Tuesday, February 03, 2009

Free Trade Fiasco?

The possibility of a trade war with the USA is heating up. The Democrats' first major piece of legislation in the 111th Congress concerns almost a trillion dollars worth of “stimulus”. It is H.R. 1. It includes a highly protectionist "Buy American" provision for iron and steel. Reports are that the Senate could make this bill even worse, going beyond iron and steel to all manufactured goods.

Most experts agree that there are extremely serious issues for the USA under NAFTA and WTO - presumably involving such inconvenient details as national treatment, Most Favoured Nations (“MFN”), and government procurement provisions. However, it seems that Congress believes that the USA can simply flout international law. That might be good politics for practical and political purposes in the short term, but such thinking led to the “Great” depression.

Canada is rightly protesting the “Buy American” provisions in the massive stimulus bill now before Congress. However, there are persistent reports in reliable media such as here and here that Canada is seeking a special deal. That could be very problematic, even though the short term politics might seem attractive to the current Canadian Government.

First, such a deal may incur the wrath of others such as the Europeans, Japanese, and the BRIC block (Brazil, India, China, and Russia) with all of which Canada also enjoys important trade relations and whose good will Canada will need in the future as it rightly attempts to wean itself away from dependency on US trade.

Such a deal might also be illegal as such because of WTO MFN and other provisions.

Some are suggesting a "Buy North American" provision, that would include Mexico and presumably solve any NAFTA issues. However, that would not likely go over well in the rest of the world.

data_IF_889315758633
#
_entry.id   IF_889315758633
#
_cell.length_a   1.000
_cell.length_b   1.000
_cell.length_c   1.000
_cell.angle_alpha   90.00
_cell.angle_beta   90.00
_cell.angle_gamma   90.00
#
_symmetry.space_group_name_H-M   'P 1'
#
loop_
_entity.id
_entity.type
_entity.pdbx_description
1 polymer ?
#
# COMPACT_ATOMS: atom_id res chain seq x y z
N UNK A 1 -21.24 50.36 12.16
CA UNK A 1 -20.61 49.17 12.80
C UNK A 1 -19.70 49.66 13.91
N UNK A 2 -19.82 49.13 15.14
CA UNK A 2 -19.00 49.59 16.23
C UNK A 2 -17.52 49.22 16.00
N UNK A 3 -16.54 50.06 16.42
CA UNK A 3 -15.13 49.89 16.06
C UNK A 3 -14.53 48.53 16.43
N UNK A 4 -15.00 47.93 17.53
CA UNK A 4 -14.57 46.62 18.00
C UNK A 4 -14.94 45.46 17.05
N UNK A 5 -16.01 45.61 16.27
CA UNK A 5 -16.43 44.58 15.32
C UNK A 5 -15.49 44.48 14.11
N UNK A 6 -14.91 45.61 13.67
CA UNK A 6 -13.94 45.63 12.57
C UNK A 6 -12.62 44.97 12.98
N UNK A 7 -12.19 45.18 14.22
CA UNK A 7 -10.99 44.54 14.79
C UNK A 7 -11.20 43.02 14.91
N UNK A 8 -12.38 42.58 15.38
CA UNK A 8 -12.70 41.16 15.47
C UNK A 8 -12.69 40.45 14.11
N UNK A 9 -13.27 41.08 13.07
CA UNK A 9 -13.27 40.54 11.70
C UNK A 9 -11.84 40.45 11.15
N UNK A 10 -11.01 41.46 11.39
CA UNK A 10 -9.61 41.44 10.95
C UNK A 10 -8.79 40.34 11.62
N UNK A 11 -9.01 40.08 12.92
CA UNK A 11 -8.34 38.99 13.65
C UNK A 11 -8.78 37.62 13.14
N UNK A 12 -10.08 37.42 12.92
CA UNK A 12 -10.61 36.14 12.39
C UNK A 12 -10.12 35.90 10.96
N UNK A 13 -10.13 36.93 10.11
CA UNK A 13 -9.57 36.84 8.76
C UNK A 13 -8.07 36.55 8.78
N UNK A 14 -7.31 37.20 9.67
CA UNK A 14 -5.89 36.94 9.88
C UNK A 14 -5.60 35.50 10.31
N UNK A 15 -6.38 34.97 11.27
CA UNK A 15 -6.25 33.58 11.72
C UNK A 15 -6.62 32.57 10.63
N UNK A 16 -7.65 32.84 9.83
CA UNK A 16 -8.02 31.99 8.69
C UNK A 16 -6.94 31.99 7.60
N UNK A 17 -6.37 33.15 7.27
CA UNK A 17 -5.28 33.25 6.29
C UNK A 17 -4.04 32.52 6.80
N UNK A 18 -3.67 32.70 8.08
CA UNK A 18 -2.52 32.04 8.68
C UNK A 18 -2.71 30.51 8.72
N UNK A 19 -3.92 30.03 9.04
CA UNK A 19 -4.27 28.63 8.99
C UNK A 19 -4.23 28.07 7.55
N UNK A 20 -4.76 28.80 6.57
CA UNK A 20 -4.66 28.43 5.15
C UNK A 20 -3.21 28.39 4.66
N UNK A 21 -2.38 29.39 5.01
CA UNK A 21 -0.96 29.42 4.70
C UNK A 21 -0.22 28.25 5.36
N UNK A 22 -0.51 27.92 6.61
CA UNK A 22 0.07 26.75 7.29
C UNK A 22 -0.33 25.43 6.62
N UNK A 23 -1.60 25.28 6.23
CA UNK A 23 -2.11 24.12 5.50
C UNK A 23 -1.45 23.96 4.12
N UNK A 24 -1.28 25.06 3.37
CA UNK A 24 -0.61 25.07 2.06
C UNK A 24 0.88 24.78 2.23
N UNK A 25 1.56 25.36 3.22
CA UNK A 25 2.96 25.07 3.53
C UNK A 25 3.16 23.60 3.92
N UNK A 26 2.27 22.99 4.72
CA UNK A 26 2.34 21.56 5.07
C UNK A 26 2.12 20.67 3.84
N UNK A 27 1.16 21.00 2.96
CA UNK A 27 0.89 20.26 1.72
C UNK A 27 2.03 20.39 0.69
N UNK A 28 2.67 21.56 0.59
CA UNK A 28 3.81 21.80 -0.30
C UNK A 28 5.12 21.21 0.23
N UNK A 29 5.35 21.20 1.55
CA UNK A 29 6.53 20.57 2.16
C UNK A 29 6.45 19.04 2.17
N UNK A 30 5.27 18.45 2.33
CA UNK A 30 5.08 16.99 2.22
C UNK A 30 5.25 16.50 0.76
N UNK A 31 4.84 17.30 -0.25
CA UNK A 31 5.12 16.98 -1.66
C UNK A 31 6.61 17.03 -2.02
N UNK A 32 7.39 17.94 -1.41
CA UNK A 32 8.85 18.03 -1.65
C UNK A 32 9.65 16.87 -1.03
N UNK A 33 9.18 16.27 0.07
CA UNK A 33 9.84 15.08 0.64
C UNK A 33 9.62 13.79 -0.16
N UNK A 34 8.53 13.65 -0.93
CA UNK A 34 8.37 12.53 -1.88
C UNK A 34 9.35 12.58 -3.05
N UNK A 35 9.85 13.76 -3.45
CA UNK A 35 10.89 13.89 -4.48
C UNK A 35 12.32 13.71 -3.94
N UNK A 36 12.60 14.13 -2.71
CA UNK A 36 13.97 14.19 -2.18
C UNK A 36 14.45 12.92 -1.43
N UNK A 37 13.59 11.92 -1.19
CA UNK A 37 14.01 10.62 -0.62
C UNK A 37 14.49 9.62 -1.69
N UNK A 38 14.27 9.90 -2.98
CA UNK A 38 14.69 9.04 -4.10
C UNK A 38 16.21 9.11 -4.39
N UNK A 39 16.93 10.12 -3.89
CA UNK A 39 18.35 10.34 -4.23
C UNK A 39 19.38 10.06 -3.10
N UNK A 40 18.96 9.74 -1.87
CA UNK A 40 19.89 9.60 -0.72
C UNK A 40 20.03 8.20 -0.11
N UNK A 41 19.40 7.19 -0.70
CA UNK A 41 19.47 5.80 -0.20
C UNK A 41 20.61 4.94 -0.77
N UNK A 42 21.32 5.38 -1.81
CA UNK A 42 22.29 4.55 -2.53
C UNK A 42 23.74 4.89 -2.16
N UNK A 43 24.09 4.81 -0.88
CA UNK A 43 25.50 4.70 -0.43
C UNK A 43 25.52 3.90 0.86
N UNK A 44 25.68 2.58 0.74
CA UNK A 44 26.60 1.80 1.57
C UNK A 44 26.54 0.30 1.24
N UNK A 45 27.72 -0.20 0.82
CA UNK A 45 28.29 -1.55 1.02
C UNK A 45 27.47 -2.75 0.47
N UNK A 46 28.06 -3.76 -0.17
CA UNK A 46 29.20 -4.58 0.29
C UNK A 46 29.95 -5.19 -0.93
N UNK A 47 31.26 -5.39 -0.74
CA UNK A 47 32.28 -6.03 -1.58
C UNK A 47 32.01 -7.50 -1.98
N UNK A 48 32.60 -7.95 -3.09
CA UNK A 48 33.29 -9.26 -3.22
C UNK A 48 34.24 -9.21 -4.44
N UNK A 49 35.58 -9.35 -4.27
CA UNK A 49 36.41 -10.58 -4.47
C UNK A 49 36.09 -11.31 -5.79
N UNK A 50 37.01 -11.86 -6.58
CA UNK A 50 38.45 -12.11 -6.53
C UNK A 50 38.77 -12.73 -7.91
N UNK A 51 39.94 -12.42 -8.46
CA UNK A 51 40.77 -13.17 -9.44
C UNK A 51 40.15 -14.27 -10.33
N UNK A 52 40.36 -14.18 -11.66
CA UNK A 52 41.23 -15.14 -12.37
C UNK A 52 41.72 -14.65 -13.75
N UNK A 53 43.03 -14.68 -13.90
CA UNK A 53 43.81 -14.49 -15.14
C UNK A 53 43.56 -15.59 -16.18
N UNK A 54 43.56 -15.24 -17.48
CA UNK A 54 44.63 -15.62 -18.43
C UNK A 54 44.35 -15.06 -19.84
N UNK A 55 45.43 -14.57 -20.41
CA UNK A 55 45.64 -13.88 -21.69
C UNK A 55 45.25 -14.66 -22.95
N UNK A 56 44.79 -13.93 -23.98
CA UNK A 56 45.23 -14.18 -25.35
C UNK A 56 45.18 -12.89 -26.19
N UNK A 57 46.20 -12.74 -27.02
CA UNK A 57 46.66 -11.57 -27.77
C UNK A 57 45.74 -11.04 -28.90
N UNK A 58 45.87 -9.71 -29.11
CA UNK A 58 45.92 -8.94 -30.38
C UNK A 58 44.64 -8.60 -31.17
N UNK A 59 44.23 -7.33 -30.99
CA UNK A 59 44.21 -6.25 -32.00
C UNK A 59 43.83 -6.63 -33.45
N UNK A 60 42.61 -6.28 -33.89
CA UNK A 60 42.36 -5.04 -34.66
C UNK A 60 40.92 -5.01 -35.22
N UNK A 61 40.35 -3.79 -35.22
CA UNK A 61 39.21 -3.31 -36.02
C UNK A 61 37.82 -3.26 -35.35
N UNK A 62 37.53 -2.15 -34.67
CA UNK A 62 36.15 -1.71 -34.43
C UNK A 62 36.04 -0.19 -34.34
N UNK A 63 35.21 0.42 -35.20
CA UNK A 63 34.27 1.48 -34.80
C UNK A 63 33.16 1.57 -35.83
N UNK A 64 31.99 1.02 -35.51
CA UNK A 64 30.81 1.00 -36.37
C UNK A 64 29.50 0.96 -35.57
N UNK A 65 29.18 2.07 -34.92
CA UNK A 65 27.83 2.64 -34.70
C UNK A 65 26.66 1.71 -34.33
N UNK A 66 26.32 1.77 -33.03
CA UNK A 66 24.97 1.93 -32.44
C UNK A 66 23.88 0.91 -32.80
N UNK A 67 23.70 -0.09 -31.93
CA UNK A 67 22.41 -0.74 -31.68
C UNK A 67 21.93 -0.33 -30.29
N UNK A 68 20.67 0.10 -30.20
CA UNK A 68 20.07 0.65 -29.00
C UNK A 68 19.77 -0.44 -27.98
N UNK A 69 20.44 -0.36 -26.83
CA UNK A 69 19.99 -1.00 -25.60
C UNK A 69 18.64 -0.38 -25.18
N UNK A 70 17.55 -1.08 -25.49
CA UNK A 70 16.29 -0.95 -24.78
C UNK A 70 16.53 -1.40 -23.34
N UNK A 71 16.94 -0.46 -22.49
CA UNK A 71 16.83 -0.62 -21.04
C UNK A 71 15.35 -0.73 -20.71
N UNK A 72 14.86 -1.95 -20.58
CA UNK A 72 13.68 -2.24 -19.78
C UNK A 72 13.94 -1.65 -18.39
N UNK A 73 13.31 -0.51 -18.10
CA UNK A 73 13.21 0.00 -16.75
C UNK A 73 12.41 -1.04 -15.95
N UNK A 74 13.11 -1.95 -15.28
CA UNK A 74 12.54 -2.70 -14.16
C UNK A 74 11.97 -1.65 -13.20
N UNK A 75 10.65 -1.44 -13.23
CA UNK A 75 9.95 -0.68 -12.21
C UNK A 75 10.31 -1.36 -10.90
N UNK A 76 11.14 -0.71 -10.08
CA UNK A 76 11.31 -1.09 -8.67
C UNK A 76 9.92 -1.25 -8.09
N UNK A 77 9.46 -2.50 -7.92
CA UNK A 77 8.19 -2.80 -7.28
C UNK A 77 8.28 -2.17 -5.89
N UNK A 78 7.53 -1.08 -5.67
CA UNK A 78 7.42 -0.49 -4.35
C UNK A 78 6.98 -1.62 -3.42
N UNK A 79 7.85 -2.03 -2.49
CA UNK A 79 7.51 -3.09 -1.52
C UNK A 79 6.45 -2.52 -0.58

Moreover, what would be the most likely secret price of such a deal? Would it include a promise not to curtail oil and gas supplies to the USA, or not to fight about water, to stay longer in Afghanistan, or - and this where this gets quite relevant to this blog - to enact a DMCA North version of American copyright law satisfactory to the American entertainment industry? It is common knowledge that the Democrats have always been close to Hollywood and the music industry, and Obama's appointments to date indicate no “change” in this respect.

President Obama must veto the bill if it is as bad and as illegal as the experts say. Otherwise, his halo will be irreparably damaged, along with the whole international trade system. Canada and her allies should stand united on this front.


February 4, 2009

President Obama has been saying reassuring things about this that are being reported at the moment mostly in non-American media. However, stuff can happen quickly and unpredictably in the American Congress. And whether Congress will listen to the new President at this stage and whether the new President would ultimately veto such a landmark bill if Congress does not listen, remain to be seen. Some influential Democrats, such as House Transportation and Infrastructure Committee Chairman James Oberstar (D-MN) are today, according to Inside US Trade, reportedly threatening to oppose the package unless their desired protectionist provisions are included.

When it comes to American legislation, it's safe to assume, in the words of that great American pundit Yogi Berra, that "It ain't over 'till it's over."

Moreover, in the US Congress, it's never really "over."


ICTSD has a very good analysis - the best I've seen to date - here.


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